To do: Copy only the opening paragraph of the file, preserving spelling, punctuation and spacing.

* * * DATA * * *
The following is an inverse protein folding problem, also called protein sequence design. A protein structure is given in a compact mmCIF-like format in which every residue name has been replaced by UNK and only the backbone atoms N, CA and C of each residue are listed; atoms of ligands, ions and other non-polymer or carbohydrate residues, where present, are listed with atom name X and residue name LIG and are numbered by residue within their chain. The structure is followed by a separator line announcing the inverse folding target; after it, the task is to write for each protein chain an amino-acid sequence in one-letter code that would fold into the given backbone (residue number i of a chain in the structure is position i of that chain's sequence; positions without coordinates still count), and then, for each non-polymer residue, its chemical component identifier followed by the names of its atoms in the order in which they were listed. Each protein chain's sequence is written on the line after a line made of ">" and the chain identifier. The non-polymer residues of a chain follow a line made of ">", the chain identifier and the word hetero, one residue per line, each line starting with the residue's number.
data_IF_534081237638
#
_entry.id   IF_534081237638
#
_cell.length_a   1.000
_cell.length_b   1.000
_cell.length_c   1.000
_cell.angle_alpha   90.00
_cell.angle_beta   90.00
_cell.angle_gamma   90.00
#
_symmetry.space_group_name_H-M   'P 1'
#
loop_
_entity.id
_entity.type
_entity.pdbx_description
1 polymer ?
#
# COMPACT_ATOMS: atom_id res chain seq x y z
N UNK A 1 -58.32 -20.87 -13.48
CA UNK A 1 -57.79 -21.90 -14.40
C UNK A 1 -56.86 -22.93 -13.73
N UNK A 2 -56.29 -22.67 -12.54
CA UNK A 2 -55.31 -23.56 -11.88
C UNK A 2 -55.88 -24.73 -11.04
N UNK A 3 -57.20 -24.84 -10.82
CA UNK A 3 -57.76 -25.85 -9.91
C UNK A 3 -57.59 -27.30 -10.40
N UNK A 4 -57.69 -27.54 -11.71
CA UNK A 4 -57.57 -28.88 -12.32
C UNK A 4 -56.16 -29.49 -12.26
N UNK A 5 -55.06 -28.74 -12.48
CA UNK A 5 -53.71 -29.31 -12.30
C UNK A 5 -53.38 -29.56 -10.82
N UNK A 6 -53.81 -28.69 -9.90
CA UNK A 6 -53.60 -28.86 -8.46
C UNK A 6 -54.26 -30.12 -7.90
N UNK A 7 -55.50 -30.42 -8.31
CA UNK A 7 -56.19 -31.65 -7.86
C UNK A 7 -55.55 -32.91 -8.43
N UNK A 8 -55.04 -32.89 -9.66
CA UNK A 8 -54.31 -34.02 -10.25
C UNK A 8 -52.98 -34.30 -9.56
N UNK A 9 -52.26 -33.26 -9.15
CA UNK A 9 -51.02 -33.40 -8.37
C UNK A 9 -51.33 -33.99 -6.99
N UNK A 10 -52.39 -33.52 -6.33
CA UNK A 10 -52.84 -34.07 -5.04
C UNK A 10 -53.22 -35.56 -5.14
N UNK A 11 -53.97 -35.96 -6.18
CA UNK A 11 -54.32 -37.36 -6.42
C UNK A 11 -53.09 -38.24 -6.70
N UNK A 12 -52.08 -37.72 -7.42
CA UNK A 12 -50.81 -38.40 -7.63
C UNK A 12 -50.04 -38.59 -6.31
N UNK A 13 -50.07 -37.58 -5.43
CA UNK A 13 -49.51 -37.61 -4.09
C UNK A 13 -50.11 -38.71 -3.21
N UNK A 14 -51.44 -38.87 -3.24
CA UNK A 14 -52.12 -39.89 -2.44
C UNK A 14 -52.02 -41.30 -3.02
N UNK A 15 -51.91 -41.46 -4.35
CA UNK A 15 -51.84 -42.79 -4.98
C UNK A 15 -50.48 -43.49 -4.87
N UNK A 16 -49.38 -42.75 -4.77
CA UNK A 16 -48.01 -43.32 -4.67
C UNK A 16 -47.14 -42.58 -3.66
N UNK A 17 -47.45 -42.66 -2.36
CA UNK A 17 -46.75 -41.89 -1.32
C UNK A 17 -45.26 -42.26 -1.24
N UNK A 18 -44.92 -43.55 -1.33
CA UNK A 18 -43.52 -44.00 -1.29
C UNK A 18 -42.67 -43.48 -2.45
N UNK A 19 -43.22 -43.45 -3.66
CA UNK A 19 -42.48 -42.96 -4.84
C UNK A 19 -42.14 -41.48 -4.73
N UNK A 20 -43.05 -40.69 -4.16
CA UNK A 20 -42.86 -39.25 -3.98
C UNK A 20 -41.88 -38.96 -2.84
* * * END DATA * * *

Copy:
The following is an inverse protein folding problem, also called protein sequence design. A protein structure is given in a compact mmCIF-like format in which every residue name has been replaced by UNK and only the backbone atoms N, CA and C of each residue are listed; atoms of ligands, ions and other non-polymer or carbohydrate residues, where present, are listed with atom name X and residue name LIG and are numbered by residue within their chain. The structure is followed by a separator line announcing the inverse folding target; after it, the task is to write for each protein chain an amino-acid sequence in one-letter code that would fold into the given backbone (residue number i of a chain in the structure is position i of that chain's sequence; positions without coordinates still count), and then, for each non-polymer residue, its chemical component identifier followed by the names of its atoms in the order in which they were listed. Each protein chain's sequence is written on the line after a line made of ">" and the chain identifier. The non-polymer residues of a chain follow a line made of ">", the chain identifier and the word hetero, one residue per line, each line starting with the residue's number.